March 1965: The Lincoln-Mercury division of Ford Motor Co. began testing the "wrist twist" steering wheel at dealerships around the country. With this "no-wheel steering wheel," the driver controlled the car by means of two rotating plastic rings, five-inches in diameter. The rings turned simultaneously and could be turned with one or both hands.
As the video below explains, the benefit of the "wrist twist" was that you could more easily rest your arms on armrests while driving.
I guess the drawback was that you got carpal tunnel syndrome in your wrists by constantly having to twist them around.
1963: In response to polls indicating that a majority of the public disliked billboards along highways and were in favor of banning them, the O'Mealia Outdoor Advertising Corp. began displaying fine art masterpieces on a handful of its billboards throughout New Jersey. The idea was to show that billboards could be educational and instructive, and that they should be thought of as "the public's art gallery." Among the masterpieces displayed were Da Vinci's Mona Lisa and Gainsborough's Blue Boy.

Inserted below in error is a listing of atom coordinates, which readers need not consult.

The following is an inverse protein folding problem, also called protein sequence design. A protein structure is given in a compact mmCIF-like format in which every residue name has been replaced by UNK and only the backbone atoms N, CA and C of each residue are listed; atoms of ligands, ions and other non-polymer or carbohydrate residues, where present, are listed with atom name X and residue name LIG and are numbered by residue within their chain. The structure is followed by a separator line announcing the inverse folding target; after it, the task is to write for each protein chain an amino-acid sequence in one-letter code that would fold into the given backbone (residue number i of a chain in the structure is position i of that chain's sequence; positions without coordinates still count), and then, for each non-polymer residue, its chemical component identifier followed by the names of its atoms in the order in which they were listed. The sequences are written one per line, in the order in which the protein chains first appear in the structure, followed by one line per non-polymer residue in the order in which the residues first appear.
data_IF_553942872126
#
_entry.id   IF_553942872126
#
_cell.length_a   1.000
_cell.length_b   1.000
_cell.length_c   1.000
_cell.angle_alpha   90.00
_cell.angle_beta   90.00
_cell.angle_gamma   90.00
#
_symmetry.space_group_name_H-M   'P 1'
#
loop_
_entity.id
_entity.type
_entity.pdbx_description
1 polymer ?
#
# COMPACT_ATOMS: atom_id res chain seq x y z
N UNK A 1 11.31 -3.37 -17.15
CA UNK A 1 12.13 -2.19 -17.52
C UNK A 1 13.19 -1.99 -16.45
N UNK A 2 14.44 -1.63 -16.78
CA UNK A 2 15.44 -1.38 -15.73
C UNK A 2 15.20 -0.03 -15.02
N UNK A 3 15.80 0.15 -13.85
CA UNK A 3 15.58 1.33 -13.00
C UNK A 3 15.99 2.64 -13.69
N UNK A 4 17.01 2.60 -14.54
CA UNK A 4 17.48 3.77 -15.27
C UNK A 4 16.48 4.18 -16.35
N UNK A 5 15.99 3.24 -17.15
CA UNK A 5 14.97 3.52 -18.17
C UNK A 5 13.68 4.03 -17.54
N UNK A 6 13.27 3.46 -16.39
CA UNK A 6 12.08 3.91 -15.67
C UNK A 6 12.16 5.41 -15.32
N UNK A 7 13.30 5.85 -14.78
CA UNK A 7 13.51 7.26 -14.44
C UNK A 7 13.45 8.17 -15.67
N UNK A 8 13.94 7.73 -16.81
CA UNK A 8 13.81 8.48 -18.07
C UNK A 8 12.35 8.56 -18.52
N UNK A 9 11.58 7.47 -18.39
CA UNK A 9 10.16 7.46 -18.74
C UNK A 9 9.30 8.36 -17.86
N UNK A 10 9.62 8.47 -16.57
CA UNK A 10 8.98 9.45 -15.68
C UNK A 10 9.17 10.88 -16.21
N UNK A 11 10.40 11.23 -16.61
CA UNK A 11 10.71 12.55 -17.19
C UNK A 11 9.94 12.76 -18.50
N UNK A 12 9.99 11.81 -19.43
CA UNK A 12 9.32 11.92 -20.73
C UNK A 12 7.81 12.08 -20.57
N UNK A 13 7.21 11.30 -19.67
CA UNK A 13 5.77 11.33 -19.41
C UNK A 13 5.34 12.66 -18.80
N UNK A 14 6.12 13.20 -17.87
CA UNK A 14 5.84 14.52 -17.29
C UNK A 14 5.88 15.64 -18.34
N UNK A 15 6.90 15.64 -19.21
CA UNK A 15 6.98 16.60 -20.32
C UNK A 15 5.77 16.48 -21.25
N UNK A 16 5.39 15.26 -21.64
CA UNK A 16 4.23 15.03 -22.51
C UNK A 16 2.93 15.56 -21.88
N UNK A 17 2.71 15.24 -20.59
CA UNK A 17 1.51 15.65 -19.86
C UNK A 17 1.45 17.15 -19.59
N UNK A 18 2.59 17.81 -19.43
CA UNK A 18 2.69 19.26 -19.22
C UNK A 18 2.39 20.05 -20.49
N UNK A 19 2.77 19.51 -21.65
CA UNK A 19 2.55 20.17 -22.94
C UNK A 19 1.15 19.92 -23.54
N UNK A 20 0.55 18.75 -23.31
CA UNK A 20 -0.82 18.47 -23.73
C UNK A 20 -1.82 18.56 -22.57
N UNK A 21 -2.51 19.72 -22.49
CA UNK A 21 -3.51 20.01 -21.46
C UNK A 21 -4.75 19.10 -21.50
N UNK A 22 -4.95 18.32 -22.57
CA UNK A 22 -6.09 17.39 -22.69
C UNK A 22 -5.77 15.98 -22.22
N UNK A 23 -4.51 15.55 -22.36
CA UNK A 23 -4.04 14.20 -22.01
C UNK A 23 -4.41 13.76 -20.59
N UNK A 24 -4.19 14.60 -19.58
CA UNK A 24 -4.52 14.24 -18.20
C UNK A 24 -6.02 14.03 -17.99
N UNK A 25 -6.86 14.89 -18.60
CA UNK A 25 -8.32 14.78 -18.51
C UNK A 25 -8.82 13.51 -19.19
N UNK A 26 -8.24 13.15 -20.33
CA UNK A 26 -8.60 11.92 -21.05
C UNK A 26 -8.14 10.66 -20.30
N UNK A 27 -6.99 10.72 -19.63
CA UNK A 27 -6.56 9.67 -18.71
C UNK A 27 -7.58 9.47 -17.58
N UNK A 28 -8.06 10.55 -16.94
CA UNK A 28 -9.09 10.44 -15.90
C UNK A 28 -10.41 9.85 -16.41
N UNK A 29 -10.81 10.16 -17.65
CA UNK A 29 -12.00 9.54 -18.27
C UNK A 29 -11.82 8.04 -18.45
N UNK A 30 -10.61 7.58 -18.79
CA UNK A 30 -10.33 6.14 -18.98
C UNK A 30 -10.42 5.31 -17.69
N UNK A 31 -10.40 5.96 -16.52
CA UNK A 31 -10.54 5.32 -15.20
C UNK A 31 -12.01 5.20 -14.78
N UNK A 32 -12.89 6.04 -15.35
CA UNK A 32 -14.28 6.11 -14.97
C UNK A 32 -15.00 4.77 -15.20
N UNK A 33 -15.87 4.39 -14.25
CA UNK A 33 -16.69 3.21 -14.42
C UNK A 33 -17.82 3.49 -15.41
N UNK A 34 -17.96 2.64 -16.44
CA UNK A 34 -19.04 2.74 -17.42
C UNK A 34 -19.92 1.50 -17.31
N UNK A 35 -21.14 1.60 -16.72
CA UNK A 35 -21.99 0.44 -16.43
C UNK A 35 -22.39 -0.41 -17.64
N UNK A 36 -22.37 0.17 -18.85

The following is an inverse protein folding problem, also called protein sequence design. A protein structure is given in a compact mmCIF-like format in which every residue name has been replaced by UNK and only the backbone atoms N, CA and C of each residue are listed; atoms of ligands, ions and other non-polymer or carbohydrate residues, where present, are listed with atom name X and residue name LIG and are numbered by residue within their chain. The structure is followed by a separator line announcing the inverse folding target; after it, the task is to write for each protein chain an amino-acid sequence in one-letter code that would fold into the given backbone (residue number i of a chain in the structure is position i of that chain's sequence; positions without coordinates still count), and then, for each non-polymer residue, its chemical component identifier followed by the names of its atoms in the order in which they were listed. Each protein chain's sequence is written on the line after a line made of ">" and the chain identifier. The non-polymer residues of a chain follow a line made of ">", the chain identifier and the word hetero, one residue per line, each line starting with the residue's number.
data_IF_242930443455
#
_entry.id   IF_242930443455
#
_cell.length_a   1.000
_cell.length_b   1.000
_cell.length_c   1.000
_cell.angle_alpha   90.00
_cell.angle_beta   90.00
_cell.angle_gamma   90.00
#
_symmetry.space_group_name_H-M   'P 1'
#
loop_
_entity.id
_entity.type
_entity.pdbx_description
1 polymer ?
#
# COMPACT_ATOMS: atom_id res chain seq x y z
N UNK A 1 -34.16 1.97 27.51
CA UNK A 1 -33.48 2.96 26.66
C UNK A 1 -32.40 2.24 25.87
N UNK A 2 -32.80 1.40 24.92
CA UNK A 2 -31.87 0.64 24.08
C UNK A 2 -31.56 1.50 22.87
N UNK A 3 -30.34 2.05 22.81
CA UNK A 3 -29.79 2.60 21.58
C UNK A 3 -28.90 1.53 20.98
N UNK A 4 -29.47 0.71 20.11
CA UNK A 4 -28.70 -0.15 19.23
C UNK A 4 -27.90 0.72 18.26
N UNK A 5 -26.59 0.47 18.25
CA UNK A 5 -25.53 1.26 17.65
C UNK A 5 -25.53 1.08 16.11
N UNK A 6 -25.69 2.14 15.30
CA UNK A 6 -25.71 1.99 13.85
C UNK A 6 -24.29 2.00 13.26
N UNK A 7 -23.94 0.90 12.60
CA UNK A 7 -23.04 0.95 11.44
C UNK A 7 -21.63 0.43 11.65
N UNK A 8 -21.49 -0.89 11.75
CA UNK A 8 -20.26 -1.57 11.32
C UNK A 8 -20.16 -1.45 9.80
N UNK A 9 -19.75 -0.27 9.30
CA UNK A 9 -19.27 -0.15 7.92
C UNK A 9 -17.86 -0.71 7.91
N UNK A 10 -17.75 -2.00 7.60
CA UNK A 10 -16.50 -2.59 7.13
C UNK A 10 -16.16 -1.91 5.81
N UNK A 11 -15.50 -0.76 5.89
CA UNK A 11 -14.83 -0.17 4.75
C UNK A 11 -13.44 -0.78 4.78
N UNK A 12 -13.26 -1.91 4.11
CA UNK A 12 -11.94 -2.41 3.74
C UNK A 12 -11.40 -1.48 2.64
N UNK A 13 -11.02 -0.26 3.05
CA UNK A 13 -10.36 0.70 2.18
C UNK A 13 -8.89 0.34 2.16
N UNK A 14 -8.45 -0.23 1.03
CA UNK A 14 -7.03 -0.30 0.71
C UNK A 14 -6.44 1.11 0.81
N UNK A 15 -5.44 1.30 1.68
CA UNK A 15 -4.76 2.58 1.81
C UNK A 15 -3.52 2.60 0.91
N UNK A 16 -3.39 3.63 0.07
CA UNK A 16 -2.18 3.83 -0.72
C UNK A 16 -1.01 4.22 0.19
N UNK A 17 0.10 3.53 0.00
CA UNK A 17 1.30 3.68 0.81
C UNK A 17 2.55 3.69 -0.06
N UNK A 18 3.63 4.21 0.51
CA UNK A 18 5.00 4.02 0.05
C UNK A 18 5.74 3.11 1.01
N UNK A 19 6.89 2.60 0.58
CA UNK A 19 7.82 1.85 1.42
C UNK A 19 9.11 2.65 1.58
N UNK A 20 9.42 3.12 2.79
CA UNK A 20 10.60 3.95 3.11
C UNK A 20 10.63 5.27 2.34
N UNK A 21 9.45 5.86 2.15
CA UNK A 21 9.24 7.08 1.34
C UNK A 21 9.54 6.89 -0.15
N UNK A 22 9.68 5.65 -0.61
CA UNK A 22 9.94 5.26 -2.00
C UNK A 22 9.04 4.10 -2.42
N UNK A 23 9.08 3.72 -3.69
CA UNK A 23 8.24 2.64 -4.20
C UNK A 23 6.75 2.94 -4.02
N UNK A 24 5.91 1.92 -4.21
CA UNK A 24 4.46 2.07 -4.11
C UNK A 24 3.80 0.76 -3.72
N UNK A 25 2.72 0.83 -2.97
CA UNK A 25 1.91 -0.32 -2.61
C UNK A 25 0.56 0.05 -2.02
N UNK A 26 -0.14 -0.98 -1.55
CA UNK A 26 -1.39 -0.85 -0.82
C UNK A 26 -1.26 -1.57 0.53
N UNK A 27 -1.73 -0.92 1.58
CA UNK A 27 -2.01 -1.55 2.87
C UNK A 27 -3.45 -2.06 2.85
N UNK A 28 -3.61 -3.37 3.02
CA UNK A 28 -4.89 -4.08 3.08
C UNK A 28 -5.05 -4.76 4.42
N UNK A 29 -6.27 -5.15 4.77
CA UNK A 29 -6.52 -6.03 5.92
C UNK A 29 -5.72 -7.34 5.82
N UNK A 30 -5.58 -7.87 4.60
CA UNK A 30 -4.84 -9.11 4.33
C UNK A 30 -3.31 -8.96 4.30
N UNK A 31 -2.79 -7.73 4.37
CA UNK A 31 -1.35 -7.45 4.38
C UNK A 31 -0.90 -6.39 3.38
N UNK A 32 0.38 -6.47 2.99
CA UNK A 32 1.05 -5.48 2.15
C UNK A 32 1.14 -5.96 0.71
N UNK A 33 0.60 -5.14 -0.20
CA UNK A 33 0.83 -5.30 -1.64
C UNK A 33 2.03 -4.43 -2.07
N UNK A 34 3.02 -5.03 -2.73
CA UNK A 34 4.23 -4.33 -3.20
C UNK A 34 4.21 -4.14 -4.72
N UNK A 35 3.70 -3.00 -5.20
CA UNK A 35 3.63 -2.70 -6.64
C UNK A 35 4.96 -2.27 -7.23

Cute idea, but it must have been difficult for motorists to fully appreciate a masterpiece as they sped by it at 60 mph. Perhaps those stuck in traffic jams could admire the art.
As our poor abused planet whipsaws between extreme cold and extreme heat on a minute-to-minute schedule, only Coke can help soothe our pain. The "melting glacier" allegory at the end is effective, albeit unsubtle.